by Walter Brasch
For most Americans, the only significance of Labor Day is that it concludes a three day weekend.
For Kirk Artley, it means he has about six weeks left of employment.
On Aug. 24, RR Donnelley, a Chicago-based megacorporation that claims to be "the world's premier full-service provider of print and related services," told Artley and the other 283 workers at the Bloomsburg, Pa., plant that "economic conditions" forced the closing of the book printing facility. The workers said they would take significant pay cuts if that would save the plant. RR Donnelley rejected the offer.
Most of the workers live in Columbia County, a small rural county of about 65,000, with unemployment about 8 percent, slightly less than the national rate. Adding 284 persons would significantly increase that rate.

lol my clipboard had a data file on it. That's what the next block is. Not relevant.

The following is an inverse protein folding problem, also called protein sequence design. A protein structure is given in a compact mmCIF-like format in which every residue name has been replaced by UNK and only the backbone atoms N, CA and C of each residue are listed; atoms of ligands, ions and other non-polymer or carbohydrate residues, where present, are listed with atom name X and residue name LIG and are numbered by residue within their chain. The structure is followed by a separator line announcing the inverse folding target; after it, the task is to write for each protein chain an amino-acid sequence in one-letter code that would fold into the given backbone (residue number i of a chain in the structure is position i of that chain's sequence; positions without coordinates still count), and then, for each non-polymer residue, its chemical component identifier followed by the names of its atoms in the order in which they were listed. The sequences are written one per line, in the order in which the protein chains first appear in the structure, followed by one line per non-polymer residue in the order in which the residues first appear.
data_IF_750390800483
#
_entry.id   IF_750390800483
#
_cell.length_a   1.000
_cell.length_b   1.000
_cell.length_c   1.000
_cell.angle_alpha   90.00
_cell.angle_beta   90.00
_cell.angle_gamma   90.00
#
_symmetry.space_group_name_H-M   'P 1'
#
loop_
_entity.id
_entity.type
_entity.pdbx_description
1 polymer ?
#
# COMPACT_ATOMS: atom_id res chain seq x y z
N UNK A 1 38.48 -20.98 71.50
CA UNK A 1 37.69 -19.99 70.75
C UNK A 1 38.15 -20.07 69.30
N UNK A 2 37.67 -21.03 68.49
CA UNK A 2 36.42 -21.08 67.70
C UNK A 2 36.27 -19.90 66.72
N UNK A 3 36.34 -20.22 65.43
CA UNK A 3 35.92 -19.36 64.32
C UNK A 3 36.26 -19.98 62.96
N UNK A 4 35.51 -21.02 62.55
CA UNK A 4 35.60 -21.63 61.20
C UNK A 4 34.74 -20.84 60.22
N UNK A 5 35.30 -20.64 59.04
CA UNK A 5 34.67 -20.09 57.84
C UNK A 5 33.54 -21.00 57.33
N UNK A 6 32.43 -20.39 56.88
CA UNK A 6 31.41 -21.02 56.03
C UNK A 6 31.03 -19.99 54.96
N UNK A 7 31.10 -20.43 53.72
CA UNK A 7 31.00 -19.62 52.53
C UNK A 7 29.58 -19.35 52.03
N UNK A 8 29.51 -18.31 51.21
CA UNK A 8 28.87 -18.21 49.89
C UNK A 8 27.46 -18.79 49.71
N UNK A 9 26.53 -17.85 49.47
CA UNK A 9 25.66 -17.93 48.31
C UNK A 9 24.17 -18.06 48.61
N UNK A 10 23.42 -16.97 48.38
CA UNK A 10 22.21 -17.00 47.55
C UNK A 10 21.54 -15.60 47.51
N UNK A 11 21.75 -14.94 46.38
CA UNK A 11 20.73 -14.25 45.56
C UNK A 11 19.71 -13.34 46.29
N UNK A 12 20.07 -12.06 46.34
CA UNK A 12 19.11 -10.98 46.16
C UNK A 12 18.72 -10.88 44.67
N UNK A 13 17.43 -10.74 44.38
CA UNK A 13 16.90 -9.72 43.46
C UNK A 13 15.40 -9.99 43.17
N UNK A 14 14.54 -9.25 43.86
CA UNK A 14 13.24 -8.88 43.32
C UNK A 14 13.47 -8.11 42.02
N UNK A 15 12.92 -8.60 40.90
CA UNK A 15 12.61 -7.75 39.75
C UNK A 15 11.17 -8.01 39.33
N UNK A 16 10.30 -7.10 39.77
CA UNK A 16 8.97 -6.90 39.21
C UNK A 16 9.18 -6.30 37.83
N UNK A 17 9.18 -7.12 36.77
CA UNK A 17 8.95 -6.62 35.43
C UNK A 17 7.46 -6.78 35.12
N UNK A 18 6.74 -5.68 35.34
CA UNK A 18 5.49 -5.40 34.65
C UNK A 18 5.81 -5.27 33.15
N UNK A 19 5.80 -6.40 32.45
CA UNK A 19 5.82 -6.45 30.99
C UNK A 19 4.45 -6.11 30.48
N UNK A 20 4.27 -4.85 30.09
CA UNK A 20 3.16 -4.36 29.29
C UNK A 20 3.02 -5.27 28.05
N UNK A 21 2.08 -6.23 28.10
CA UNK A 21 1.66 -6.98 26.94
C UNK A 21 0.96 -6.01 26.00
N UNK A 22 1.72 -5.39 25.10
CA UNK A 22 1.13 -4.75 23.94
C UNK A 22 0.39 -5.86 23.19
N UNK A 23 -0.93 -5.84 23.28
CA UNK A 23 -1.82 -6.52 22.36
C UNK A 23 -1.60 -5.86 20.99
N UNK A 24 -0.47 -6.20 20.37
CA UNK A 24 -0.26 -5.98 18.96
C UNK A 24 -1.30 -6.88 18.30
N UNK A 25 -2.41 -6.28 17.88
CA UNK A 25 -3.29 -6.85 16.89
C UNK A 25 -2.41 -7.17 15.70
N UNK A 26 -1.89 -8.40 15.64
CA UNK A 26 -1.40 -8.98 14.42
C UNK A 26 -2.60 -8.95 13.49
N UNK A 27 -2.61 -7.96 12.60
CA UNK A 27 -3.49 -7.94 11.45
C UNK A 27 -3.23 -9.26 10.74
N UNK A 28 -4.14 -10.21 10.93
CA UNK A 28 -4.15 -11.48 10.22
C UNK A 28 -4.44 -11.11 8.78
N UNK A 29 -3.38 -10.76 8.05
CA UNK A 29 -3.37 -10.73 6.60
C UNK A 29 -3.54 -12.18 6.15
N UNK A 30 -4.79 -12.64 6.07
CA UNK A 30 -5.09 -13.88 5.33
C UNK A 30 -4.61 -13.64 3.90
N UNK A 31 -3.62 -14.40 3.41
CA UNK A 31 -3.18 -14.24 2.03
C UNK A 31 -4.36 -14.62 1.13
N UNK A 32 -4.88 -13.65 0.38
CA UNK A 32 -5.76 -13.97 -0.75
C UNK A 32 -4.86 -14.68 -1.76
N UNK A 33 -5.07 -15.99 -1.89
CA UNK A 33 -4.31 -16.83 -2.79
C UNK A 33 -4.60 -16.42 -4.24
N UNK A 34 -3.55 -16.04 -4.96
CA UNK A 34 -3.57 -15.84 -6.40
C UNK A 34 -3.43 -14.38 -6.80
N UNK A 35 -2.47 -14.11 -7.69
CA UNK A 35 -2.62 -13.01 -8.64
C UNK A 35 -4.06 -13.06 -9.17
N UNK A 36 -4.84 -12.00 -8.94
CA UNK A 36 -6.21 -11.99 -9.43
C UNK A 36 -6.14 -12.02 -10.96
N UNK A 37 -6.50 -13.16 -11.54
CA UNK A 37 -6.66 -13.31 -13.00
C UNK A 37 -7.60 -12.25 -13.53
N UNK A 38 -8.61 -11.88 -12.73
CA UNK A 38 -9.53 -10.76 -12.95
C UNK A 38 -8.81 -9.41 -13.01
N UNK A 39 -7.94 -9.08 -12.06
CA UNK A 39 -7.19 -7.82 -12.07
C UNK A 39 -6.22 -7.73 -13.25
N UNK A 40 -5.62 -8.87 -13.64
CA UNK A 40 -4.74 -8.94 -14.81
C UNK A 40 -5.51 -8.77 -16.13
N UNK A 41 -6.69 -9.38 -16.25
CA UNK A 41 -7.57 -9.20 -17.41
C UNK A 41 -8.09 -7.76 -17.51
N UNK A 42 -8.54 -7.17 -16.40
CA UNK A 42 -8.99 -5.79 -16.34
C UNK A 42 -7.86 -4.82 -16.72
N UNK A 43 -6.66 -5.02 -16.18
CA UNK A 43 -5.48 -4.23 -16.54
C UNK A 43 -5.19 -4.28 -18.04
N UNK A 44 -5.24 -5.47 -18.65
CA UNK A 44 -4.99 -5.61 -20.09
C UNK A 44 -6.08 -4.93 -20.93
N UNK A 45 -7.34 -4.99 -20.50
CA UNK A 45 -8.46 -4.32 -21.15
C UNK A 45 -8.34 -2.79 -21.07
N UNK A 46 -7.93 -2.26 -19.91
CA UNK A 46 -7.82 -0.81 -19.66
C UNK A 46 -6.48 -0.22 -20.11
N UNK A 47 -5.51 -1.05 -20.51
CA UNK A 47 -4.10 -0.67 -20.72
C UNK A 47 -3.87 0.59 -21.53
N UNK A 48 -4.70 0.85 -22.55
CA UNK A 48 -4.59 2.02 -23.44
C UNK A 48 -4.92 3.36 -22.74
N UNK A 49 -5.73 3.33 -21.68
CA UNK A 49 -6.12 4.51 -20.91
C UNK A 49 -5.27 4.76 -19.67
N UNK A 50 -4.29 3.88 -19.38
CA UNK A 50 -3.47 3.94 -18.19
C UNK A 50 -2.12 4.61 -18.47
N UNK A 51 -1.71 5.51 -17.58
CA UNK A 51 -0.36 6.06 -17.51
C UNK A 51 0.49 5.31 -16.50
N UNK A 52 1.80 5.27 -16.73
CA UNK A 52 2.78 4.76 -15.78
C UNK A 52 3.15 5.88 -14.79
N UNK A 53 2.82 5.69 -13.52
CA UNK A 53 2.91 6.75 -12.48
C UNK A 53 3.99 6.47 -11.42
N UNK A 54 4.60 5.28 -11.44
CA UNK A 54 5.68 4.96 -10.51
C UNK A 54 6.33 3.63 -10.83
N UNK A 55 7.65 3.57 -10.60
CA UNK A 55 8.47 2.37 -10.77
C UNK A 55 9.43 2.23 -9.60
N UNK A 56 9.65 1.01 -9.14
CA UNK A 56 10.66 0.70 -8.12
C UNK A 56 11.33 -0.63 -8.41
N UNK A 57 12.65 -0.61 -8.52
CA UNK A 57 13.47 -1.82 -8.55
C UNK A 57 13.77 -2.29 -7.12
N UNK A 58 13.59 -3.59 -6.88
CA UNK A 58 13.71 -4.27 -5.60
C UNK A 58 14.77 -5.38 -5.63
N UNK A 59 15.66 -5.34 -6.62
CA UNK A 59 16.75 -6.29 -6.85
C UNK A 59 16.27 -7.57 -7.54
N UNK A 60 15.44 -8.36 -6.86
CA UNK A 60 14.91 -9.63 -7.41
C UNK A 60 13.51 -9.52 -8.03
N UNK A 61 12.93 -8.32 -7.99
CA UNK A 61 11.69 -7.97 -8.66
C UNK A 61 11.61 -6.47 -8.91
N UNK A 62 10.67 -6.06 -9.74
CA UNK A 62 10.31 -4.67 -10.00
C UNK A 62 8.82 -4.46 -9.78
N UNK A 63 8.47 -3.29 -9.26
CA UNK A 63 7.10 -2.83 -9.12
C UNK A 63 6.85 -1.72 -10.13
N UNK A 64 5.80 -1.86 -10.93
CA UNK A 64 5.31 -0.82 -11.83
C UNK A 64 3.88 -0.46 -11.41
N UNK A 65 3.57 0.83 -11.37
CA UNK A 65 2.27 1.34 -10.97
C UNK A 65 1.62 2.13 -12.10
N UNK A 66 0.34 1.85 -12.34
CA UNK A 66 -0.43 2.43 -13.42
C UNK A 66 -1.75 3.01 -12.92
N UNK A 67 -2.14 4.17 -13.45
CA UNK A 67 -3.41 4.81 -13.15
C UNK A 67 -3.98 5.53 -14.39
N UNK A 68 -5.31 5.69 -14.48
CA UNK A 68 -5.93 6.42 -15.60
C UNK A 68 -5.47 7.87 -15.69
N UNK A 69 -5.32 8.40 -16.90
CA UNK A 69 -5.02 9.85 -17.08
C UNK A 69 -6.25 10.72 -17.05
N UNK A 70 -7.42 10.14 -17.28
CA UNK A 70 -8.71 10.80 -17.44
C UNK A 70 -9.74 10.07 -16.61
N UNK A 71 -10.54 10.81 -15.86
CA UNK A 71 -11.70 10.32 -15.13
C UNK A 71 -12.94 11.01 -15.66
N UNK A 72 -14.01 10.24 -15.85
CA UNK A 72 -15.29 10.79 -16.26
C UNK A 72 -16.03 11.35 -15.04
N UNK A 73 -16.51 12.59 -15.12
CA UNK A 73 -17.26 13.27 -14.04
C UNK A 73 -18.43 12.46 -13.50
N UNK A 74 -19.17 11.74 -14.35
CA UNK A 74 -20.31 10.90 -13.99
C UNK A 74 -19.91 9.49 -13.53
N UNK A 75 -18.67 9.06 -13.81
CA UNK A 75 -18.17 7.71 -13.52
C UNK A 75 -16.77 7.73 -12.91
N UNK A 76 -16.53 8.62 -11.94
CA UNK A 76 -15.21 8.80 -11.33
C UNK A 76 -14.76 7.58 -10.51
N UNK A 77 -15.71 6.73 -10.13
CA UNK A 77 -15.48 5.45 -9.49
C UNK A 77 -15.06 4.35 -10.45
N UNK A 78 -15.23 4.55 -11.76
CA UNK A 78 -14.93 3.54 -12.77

Under the termination agreement, the workers, both management and labor, wouldn't have priority rights to bid for jobs at any other plant. "We were told we could apply for open jobs just like anyone else," says Artley, a bindery technician and president of Local 732C of the Graphic Communications Conference, a Teamsters division. Apparently, there was no way to integrate a couple of hundred workers into a corporation that employs about 58,000. What the corporation that had about $10 billion income last year did agree to do, after negotiations with the union, was award severance of one week pay for every year of service, and to pay for half the health insurance for up to nine months, depending upon length of service.
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